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Home >Online Support Ask The Experts > Steve Twist

Steve Twist (Chief Counsel for National Victims Constitutional Amendment Network)

Could you provide some guidelines with regards to victims' impact statements? What general principles should be followed? What makes an appropriate and effective statement? Are there any specifics which might apply to state of Oregon in a homicide case?

The Supreme Court has identified three types of information contained in Victim Impact statements. The first is information about the victim and his life. The second is the impact the crime has had on the survivors. Third is the opinion of the victim as to the appropriate sentence. The first two types of information are plainly appropriate in a homicide case, the third type - a direct opinion on the sentence may not be, and I would consult with the prosecutors about this third point. In Oregon you are allowed to have your own private counsel represent you at sentencing in addition to presenting your impact statement. You must pay for counsel yourself.

There is nothing wrong with emotional content in a victim impact statement - in other words it does not have to be a dry, rational statement.

Having said this, I think the statement has to be what you want to say. If it is, believe me it will be effective. I have prosecuted homicides, serious crimes of violence and one of the hardest things for a victim to do is to write the statement. However, I know of no victims who have regretted doing so, but many who wished they had.

-Steve Twist

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Details of the death of Patrick F. Rutter on POMC.COM Catch a killer page, Case #41. As the investigation into Pat's death was closed with no answers after 30 days and reopened at the family's request and has at this point simply opened "on paper" with no proactive investigative activity we would like to know if you can tell us if there are any contingencies within any victim's rights laws that apply to requesting an authority other than a local law enforcement department's criminal investigations unit to conduct an investigation into a suspicious death / alleged assault (per Death Certificate). I would think that there would come a point in time when the local authorities should be required to state why they choose not to proactively investigate a suspicion death with so many unconnected dots as in this case.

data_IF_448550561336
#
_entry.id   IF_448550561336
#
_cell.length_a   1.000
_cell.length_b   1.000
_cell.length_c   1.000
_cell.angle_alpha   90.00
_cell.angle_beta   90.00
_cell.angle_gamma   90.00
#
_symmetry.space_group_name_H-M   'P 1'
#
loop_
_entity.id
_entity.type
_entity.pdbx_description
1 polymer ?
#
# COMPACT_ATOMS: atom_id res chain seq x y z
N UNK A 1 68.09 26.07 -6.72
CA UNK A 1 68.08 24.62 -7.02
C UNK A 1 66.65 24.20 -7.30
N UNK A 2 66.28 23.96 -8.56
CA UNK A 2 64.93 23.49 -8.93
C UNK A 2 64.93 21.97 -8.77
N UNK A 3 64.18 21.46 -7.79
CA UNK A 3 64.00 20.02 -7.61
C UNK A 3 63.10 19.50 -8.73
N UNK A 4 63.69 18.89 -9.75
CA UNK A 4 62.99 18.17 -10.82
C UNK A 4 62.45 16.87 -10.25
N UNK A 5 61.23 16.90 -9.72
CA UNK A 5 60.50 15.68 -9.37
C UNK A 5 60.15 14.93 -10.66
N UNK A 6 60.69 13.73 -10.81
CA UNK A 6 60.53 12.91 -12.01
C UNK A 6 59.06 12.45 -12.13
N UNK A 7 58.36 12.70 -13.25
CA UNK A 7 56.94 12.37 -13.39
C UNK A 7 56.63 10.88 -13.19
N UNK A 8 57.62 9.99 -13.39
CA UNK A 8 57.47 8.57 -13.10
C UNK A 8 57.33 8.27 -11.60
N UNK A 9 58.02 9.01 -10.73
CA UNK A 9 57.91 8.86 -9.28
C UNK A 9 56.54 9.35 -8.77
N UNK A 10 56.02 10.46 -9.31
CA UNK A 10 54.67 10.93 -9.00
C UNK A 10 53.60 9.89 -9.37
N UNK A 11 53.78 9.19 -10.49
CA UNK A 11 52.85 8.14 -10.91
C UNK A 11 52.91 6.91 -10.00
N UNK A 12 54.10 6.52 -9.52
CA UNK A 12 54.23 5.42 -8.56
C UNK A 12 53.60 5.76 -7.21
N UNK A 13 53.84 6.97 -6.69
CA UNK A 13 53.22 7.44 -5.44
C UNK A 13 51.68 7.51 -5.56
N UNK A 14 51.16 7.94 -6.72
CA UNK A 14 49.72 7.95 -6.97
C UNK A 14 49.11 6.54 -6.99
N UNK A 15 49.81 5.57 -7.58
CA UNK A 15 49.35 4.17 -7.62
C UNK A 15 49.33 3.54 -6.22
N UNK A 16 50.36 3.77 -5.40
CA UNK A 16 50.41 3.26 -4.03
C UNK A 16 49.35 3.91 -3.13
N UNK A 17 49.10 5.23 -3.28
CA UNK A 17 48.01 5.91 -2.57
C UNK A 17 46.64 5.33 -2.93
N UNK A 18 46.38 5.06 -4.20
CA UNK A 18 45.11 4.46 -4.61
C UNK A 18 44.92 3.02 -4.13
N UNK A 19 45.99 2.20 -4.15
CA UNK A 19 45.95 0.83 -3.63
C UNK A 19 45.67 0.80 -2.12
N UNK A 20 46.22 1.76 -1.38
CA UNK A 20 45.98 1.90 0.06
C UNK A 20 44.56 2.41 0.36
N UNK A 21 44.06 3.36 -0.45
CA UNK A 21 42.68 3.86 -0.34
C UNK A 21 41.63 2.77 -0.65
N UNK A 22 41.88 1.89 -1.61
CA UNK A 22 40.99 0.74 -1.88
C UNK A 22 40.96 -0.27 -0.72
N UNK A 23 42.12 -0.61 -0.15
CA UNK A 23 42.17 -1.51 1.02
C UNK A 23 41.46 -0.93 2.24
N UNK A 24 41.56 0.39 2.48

I am so sorry to read about Pat's death. The laws in each state vary on the question you ask. In some states victims/survivors have the right to go to the grand jury to ask for an investigation. In other states the right does not exist. In some places the attorney general of the state may take a case, in others not. I would be happy to look ino the law in your state. Please give me the details. I am so sorry to read in your e-mail about this terrible crime. Whether the evidence points to the father as the murderer is a question for a forensic pathologist to answer. The circumstances as you report them certainly point to the conclusion that it was the father. As to the legal consequences this is a matter that might differ state to state and you should certainly rely on the advice of your local lawyer.